E-Print Network [OSTI]

    Caliri, C; Volpe, F A

    2015-01-01

    Electron Cyclotron Resonance Ion Sources (ECRIS) progressed to higher and higher ion currents and charge states by adopting stronger magnetic fields (beneficial for confinement) and proportionally higher ECR frequencies. Further improvements would require the attainment of "triple products" of density, temperature and confinement time comparable with major fusion experiments. For this, we propose a new, toroidal rather than linear, ECRIS geometry, which would at the same time improve confinement and make better use of the magnetic field. Ion extraction is more complicated than from a linear device, but feasible, as our modelling suggests: single-particle tracings showed successful extraction by at least two techniques, making use respectively of a magnetic extractor and of ExB drifts. Additional techniques are briefly discussed.

  19. Emotion Regulation CONCEPTUAL FOUNDATIONS

    E-Print Network [OSTI]

    Gross, James J.

    CHAPTER 1 Emotion Regulation CONCEPTUAL FOUNDATIONS JAMES J. GROSS ROSS A. THOMPSON Standing, paper or plastic are made. Quotidian acts of emotion regulation such as this constitute one important- changes that require us to regulate how emotions are experienced and expressed. But what do people do

  20. Uranium Contamination in the 300 Area: Emergent Data and their Impact on the Source Term Conceptual Model

    SciTech Connect (OSTI)

    Brown, Christopher F.; Um, Wooyong; Serne, R. Jeffrey

    2008-09-30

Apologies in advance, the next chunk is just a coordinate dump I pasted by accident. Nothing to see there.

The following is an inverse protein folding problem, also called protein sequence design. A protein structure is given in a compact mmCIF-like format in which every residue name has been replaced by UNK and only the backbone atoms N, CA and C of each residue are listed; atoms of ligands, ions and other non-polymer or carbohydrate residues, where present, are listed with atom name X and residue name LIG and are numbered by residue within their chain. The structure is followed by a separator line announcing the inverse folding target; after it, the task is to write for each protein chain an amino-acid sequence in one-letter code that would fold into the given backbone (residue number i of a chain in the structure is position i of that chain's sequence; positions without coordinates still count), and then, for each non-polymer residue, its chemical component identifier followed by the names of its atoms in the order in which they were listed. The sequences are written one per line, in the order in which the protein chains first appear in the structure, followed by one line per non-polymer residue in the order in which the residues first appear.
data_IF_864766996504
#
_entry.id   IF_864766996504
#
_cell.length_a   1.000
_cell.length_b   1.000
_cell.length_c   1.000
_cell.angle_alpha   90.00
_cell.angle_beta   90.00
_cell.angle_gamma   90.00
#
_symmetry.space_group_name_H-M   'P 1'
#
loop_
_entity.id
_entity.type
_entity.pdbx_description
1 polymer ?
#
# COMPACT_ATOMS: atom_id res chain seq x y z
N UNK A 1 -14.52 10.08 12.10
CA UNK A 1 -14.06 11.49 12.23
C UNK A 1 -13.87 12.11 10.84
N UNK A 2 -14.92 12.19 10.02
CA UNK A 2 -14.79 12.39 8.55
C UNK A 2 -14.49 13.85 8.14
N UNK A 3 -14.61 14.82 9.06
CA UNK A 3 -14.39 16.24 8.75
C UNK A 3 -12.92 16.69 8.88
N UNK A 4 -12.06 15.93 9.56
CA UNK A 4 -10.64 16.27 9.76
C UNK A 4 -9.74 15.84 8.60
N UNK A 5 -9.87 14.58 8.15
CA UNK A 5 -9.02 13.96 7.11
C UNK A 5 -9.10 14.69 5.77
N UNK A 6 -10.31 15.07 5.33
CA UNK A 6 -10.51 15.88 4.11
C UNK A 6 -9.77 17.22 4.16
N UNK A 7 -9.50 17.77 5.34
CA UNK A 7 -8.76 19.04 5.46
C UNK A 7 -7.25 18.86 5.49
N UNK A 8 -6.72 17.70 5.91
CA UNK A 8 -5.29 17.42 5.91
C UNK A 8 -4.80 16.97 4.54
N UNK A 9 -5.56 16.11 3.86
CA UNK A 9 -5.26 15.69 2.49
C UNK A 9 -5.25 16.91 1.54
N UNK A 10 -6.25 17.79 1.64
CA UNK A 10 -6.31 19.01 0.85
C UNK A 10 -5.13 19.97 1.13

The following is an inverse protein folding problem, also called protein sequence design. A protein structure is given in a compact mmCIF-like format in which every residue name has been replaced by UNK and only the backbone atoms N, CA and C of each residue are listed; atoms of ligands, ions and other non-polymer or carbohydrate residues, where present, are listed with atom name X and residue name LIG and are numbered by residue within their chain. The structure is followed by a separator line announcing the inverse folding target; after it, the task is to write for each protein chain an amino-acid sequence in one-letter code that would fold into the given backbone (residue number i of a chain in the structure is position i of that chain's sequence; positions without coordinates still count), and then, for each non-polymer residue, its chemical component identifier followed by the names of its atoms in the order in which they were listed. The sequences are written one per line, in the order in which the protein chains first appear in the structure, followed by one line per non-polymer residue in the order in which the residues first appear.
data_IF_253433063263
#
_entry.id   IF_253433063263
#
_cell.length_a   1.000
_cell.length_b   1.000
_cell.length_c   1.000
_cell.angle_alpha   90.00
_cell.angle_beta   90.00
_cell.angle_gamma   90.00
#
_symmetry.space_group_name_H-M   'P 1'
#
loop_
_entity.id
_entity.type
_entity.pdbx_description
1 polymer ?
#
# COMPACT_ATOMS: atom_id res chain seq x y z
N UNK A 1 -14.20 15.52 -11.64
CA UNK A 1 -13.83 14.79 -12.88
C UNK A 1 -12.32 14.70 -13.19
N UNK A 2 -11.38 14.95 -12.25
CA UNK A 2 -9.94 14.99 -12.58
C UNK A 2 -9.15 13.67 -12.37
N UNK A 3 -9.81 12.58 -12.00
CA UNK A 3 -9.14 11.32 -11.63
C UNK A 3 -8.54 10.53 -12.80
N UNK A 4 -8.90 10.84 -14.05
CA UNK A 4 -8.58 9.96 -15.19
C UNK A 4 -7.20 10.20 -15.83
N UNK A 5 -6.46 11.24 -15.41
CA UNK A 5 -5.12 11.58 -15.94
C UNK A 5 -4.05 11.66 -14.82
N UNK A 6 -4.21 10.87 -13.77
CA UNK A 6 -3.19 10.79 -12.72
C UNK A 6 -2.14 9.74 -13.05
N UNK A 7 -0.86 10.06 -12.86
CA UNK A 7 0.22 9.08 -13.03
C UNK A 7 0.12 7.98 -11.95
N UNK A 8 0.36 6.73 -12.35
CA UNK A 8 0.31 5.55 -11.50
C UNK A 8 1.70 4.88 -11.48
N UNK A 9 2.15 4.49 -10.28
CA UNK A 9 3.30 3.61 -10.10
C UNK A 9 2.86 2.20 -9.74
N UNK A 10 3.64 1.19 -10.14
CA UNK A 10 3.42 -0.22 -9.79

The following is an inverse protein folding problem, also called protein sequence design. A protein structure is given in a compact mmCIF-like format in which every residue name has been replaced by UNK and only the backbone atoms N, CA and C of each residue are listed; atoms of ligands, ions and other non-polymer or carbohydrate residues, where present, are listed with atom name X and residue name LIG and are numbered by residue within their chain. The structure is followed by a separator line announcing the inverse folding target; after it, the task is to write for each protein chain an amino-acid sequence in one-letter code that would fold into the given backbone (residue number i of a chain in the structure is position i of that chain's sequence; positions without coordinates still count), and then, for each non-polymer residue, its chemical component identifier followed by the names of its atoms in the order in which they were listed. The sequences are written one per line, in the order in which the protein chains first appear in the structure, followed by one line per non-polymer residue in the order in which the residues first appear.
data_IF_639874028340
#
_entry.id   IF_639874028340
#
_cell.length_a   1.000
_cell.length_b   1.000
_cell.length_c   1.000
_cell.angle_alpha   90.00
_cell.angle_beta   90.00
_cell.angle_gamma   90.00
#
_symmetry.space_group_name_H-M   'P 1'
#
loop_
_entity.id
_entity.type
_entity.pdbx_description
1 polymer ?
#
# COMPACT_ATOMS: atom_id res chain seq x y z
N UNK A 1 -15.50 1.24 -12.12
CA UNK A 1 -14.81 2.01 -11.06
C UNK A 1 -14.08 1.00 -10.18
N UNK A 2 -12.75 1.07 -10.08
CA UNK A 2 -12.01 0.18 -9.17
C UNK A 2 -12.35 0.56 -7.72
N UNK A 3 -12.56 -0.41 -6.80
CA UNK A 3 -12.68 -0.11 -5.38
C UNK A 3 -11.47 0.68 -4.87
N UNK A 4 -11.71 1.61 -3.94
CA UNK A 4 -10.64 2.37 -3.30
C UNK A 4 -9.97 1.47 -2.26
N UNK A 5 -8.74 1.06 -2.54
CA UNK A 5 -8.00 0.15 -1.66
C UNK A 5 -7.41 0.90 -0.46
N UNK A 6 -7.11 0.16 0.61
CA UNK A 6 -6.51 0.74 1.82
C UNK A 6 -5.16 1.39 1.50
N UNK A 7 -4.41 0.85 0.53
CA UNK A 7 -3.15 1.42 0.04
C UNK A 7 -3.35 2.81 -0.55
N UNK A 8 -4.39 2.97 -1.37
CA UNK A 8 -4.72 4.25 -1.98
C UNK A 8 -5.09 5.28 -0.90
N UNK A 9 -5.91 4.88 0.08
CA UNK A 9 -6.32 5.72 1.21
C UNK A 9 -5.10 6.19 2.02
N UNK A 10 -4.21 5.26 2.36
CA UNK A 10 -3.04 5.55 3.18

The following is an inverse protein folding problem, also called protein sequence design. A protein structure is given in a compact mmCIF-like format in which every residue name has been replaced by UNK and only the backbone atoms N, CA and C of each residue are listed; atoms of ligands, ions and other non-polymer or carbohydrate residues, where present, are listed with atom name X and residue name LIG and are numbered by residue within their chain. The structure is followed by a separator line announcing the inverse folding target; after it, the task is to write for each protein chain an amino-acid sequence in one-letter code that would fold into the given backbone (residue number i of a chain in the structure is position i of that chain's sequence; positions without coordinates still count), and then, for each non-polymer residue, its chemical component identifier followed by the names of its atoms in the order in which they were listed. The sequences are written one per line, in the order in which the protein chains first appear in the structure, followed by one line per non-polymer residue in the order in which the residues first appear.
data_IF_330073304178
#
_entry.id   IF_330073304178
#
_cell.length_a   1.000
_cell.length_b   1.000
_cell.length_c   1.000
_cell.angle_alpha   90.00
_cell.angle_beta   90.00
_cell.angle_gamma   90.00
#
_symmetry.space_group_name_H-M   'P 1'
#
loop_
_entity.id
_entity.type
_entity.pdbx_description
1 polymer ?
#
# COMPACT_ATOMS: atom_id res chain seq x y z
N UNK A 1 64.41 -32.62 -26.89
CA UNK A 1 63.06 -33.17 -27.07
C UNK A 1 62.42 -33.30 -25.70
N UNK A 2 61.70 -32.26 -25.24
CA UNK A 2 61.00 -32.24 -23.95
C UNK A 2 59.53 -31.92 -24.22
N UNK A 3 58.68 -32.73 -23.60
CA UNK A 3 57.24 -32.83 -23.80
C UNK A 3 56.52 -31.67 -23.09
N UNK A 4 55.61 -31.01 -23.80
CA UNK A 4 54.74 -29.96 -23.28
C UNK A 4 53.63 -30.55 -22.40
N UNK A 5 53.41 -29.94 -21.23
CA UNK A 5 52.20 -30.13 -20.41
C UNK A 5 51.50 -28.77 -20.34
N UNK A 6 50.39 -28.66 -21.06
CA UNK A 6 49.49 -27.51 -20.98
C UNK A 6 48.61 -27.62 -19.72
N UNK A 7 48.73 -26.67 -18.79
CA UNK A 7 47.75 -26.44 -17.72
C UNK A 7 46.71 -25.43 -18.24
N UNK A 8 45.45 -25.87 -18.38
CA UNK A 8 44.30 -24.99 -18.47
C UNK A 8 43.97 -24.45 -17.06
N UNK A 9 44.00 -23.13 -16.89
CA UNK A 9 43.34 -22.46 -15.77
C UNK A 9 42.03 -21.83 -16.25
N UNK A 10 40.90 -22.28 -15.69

The primary objectives of this characterization activity were to: 1) determine the extent of uranium contamination in the sediments, 2) quantify the leachable (labile) concentration of uranium in the sediments, and 3) create a data set that could be used to correlate the present data to existing 300 Area data. In order to meet these objectives, sediments collected from wells 399-2-5 (C5708), 299-3-22 (C5706) and 299-4-14 (C5707) were analyzed for moisture content, 1:1 sediment:water extracts (which provide soil pH, electrical conductivity [EC], cation, and anion data), total carbon and inorganic carbon content, 8 M nitric acid extracts (which provide a measure of the total leachable sediment content of the contaminants), microwave-assisted digestion (which results in total digestion of the sediment), and carbonate leaches (which provide an assessment of the concentration of labile uranium present in the sediments). Additionally, pore waters present in select samples were extracted using ultracentrifugation. The mobility characteristics of uranium vary within the multiple subsurface zones that contain residual contaminant uranium. Principal subsurface zones include 1) the vadose zone, 2) a zone through which the water table rises and falls, 3) the aquifer, and 4) a zone where groundwater and river water interact beneath the river shoreline. Principal controls on mobilization include the form of the residual uranium (e.g., crystalline minerals, amorphous precipitates/coatings, sorbed onto sediment), the transporting medium (e.g., water infiltration from the land surface, groundwater), and the rate of exchange between the form and transporting medium. The bicarbonate content of aqueous media strongly influences the rate of exchange, with relatively higher content enhancing mobility. Groundwater has a higher bicarbonate content than river water or other freshwater sources, such as utility and potable water systems. The variety of processes affecting the mobility of uranium in the subsurface, along with the numerous potential compartments where residual contamination may be located, presents challenges for predicting uranium movement through environmental pathways. The processes responsible for the persistence of the plume may involve cycling of uranium between the aquifer and overlying zone through which the water table fluctuates. Contaminated groundwater is moved upward into the lower vadose zone, and when the water table subsequently falls, contaminated moisture is left behind. Some of the uranium in groundwater may become sorbed to sediment in that zone, to subsequently slowly release. Also, near the Columbia River in the zone of groundwater/river water interaction, where the bicarbonate content is lowered because of infiltrating river water, the tendency for uranium to adsorb onto sediment is enhanced, thus slowing dissipation via the groundwater pathway. Fluctuations in the Columbia River stage are the driving mechanism for the rise and fall of the water table beneath the 300 Area, and also for creating the dynamic hydraulic and geochemical environment found in the zone of interaction beneath the shoreline.